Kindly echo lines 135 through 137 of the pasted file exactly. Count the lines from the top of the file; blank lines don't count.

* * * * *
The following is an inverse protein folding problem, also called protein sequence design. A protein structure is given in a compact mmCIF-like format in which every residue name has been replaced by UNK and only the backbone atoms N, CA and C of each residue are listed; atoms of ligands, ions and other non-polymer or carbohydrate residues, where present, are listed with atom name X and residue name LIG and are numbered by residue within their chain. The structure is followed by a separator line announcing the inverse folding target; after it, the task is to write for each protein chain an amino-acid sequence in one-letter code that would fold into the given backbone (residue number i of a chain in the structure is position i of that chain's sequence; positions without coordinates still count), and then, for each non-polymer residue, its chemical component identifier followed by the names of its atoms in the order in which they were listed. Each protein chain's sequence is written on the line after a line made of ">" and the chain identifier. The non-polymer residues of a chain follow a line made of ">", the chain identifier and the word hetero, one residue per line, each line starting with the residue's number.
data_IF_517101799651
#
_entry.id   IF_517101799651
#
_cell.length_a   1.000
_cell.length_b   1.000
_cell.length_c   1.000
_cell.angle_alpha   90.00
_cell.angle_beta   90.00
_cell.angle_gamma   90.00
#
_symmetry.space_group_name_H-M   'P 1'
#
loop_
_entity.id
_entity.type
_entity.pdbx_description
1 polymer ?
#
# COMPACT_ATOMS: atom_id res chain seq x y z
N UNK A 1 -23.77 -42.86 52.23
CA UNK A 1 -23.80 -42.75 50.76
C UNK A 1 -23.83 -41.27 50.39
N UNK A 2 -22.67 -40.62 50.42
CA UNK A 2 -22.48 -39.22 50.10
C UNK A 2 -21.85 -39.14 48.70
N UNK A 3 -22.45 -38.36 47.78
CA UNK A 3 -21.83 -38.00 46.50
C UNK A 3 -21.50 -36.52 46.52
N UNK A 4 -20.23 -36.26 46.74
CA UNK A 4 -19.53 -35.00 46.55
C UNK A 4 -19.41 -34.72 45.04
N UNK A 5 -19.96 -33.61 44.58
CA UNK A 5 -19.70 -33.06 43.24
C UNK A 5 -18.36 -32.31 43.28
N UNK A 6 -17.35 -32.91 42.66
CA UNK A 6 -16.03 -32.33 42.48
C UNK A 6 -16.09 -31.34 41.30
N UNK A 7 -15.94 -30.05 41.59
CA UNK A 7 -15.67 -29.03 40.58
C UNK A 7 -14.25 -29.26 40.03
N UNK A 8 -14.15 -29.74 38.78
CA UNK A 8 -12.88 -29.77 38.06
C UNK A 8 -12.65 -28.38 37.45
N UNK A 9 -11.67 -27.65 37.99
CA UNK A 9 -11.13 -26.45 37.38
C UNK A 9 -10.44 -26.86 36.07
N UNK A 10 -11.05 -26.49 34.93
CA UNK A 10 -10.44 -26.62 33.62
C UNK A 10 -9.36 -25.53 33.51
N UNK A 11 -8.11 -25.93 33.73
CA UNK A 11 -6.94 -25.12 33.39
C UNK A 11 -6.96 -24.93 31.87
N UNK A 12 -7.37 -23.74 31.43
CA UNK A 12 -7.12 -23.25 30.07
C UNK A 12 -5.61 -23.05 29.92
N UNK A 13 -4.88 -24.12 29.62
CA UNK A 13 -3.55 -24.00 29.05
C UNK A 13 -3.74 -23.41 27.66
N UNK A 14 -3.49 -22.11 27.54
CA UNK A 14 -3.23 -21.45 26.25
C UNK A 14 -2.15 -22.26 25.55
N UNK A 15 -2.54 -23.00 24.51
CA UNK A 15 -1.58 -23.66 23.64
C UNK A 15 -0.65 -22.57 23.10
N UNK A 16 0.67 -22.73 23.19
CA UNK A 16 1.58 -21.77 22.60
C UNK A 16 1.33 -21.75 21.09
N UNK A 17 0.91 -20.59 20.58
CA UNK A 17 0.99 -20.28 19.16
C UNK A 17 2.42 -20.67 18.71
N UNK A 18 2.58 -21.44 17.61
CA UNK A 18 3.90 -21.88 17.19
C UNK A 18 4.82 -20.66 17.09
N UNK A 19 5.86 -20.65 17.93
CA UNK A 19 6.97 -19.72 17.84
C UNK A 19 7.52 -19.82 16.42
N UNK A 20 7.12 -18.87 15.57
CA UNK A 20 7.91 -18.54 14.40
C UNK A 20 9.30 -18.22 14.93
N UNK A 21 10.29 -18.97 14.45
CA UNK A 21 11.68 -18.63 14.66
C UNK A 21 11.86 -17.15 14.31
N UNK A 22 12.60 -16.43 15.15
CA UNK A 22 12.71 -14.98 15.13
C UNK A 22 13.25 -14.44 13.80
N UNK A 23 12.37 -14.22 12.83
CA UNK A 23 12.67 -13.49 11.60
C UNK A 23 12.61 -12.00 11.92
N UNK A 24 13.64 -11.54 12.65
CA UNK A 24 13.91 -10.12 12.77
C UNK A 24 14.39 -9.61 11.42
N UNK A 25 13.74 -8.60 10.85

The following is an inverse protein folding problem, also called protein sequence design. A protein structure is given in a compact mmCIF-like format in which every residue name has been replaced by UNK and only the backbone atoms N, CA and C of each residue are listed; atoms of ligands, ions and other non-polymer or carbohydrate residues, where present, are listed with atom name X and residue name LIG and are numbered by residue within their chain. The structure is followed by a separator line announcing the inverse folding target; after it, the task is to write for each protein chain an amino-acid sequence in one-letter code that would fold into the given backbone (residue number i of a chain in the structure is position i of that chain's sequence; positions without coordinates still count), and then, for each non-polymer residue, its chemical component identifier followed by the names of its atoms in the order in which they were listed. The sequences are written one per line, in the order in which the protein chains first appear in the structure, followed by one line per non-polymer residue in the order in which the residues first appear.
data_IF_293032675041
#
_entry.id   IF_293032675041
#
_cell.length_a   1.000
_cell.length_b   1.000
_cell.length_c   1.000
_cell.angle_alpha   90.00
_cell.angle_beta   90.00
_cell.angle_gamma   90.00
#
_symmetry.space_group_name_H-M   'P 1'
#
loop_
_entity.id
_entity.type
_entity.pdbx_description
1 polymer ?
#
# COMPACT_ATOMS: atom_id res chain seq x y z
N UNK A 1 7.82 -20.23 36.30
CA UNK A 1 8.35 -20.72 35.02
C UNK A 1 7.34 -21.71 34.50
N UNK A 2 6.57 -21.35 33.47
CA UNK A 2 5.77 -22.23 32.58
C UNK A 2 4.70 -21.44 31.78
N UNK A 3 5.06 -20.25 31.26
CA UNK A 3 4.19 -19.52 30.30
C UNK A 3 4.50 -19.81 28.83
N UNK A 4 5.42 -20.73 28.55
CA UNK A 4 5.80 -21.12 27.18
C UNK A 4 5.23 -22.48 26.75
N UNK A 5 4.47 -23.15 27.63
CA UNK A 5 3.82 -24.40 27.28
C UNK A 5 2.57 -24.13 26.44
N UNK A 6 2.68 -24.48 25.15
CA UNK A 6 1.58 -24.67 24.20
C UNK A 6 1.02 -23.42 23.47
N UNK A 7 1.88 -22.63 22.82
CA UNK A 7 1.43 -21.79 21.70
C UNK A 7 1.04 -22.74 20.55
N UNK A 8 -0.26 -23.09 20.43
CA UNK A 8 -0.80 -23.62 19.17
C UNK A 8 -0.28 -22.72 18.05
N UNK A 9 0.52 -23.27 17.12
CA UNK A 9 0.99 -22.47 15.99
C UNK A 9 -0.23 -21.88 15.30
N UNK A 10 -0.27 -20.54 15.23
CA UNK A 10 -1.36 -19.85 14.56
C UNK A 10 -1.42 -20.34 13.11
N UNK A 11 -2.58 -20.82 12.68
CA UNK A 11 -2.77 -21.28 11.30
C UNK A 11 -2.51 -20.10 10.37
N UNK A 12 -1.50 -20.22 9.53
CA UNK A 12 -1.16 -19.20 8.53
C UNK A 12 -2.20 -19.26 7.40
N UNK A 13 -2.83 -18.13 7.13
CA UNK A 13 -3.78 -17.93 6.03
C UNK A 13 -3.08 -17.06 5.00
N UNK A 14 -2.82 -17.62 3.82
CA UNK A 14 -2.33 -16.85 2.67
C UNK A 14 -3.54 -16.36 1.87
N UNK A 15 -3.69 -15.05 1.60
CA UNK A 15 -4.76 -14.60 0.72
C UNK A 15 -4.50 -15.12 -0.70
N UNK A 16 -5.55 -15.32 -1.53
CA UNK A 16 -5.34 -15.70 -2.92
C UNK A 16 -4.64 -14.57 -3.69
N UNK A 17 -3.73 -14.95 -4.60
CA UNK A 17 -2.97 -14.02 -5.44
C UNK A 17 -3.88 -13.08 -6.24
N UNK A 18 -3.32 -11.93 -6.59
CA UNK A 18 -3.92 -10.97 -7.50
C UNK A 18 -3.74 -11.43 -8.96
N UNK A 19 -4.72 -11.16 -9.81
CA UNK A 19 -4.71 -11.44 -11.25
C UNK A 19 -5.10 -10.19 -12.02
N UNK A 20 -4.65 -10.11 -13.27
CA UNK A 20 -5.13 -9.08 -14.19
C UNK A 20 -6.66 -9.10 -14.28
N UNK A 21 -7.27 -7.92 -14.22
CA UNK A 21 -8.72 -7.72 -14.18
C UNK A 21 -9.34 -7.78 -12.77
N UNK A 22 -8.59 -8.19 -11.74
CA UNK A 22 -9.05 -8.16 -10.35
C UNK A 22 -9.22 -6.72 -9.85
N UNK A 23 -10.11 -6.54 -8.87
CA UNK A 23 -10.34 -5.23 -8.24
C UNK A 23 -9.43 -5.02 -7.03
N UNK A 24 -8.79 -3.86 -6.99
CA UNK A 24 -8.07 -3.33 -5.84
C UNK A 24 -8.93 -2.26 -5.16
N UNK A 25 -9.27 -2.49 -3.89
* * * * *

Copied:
CA UNK A 7 1.43 -21.79 21.70
C UNK A 7 1.04 -22.74 20.55
N UNK A 8 -0.26 -23.09 20.43